Coping with Reduced Oxygen (Hypoxia) and Higher Carbon Dioxide (Hypercapnia)

Simulation of High Altitude Training

If you took a moderately paced run alongside an elite athlete, you would expect that his or her breathing would be light, rhythmic, easy, and effortless. You certainly wouldn’t expect him to be huffing and puffing like a steam train.

A study by Japanese researchers Miharu Miyamura and colleagues from Nagoya University, of ten marathon runners and 14 untrained individuals found that athletes had a significantly greater tolerance to carbon dioxide at rest when compared with untrained individuals. The study found that for the same amount of exercise, athletes experienced 50 to 60 percent less breathlessness than that of untrained individuals.

It has been said that one of the main differences between endurance athletes and non-athletes is their response to low pressures of oxygen (hypoxia) and higher levels of carbon dioxide (hypercapnia). In a paper entitled, ‘Low exercise ventilation in endurance athletes’, that was published in Medicine and Science in Sports, the authors found that non-athletes breathe far heavier and faster to changes in oxygen and carbon dioxide when compared with endurance athletes at equal workloads. The authors observed that the lighter breathing of the athlete group may explain the link between “low ventilatory chemosensitivity and outstanding endurance athletic performance.”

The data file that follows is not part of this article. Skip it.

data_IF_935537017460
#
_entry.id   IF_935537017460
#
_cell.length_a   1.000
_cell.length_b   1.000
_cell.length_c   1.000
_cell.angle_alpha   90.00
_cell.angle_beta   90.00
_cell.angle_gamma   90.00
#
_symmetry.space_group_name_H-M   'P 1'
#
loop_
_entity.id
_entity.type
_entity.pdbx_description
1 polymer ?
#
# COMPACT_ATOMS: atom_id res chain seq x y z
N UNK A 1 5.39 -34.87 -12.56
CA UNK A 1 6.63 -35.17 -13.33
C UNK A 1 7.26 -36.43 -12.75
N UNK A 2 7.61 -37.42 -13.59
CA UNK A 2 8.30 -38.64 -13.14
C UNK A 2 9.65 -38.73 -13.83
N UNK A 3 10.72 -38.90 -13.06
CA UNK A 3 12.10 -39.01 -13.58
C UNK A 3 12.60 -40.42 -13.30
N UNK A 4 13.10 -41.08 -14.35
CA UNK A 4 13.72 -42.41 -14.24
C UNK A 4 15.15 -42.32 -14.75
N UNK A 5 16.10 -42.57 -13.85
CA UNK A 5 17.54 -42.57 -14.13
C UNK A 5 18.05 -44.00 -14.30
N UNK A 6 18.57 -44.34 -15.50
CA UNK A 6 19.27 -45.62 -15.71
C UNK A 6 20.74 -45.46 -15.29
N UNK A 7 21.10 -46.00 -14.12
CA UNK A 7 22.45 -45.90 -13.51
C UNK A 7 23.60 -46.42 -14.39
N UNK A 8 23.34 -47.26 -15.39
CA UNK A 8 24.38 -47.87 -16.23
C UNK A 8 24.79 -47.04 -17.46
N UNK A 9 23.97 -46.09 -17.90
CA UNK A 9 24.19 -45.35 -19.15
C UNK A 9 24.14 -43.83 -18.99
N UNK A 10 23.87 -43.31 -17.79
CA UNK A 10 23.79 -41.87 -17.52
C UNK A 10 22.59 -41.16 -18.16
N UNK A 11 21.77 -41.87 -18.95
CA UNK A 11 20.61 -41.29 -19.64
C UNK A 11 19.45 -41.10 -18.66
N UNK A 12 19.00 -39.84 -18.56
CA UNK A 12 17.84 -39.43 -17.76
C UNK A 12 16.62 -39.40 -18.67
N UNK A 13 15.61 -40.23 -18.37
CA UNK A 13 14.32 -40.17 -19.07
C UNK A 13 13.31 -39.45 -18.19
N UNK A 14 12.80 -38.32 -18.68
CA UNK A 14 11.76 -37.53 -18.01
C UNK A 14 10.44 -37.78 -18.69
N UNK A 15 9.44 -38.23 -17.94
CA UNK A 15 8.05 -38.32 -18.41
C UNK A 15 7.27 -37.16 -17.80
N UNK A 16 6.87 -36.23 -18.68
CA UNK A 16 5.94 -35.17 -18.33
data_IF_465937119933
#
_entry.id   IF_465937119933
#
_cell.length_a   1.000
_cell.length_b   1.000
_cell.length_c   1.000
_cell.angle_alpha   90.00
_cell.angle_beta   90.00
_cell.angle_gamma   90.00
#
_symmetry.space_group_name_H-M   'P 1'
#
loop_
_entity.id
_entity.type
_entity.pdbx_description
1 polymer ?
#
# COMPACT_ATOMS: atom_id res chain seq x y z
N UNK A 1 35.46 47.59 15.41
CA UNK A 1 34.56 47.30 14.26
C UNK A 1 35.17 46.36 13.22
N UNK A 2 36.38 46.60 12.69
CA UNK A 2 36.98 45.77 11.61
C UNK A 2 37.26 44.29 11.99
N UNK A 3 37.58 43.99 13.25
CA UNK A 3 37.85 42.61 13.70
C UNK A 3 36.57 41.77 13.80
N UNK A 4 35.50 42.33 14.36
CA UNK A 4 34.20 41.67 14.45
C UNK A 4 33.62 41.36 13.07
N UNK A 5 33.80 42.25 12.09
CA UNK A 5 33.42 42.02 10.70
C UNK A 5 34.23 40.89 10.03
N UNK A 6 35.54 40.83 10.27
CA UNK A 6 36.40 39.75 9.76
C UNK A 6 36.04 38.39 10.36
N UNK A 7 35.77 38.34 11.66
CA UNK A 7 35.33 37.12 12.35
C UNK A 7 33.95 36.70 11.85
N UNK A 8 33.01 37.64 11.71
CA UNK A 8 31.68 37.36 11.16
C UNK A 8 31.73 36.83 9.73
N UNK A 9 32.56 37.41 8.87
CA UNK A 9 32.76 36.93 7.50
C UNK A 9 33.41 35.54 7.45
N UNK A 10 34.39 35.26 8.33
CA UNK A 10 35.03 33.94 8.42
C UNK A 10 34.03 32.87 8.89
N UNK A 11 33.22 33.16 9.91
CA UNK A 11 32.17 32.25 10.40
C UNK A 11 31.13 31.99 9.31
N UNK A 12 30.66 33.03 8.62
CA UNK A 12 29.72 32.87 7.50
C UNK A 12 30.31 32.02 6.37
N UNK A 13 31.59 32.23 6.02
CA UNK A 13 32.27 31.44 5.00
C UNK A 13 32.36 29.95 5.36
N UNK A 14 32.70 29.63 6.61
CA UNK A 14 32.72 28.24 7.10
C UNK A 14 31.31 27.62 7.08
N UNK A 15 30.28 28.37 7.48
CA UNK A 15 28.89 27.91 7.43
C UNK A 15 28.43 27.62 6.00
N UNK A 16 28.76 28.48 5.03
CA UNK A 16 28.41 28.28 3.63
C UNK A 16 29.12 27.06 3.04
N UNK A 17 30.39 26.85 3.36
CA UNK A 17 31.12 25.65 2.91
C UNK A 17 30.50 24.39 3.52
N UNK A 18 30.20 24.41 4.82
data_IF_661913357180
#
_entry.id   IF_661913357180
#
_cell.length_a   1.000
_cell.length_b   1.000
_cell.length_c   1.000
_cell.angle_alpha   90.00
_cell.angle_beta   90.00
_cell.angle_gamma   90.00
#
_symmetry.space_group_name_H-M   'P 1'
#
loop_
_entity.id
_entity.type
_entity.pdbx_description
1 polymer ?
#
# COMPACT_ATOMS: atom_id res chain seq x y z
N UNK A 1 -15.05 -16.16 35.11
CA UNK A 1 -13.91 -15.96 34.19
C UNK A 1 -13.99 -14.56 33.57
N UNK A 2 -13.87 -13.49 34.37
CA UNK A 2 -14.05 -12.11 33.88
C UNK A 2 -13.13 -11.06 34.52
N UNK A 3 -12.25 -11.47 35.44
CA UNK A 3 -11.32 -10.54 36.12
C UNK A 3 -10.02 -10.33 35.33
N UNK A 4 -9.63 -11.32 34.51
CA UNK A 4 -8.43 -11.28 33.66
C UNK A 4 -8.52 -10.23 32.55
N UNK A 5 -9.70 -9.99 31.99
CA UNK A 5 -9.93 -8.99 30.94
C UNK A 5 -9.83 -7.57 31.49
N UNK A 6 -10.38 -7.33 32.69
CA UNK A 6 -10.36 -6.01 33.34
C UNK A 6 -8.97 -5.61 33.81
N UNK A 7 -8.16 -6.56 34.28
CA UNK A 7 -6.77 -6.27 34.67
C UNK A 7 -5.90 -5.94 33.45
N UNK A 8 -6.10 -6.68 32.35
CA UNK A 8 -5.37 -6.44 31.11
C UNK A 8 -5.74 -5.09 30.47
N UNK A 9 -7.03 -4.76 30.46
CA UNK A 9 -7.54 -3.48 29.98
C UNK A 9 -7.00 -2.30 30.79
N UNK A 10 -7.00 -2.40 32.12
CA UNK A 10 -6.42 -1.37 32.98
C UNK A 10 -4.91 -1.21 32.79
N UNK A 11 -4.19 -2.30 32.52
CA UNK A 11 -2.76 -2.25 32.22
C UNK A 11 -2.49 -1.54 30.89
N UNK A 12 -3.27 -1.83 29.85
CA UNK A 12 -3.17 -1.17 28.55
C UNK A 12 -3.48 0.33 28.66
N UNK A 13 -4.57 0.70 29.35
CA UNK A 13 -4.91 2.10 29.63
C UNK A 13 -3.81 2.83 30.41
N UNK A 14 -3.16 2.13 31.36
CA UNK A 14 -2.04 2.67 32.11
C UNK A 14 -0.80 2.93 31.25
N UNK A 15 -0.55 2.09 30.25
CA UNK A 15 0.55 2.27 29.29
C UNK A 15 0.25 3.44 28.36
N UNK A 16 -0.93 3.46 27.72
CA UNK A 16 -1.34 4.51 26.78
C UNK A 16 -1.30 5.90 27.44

In a study by Woorons, it was noted that trained athletes had a lower ventilation than untrained men. This was probably due to a weaker hypercapnic ventilatory responsiveness (improved tolerance to carbon dioxide) in trained athletes.

In other words, endurance athletes are able to tolerate a greater concentration of carbon dioxide and lower concentration of oxygen in the blood during exercise. Intense physical exercise results in increased consumption of oxygen and increased production of carbon dioxide, so it is vitally important that athletes are able to cope well with these blood gas changes.

Reduced breathing frequency has been shown to reduce the ventilatory response to carbon dioxide. Holmer and Gullstrand suggested that breath controlled induced hypercapnia during training may actually be the determining factor in improving performance, instead of the coveted hypoxic training technique.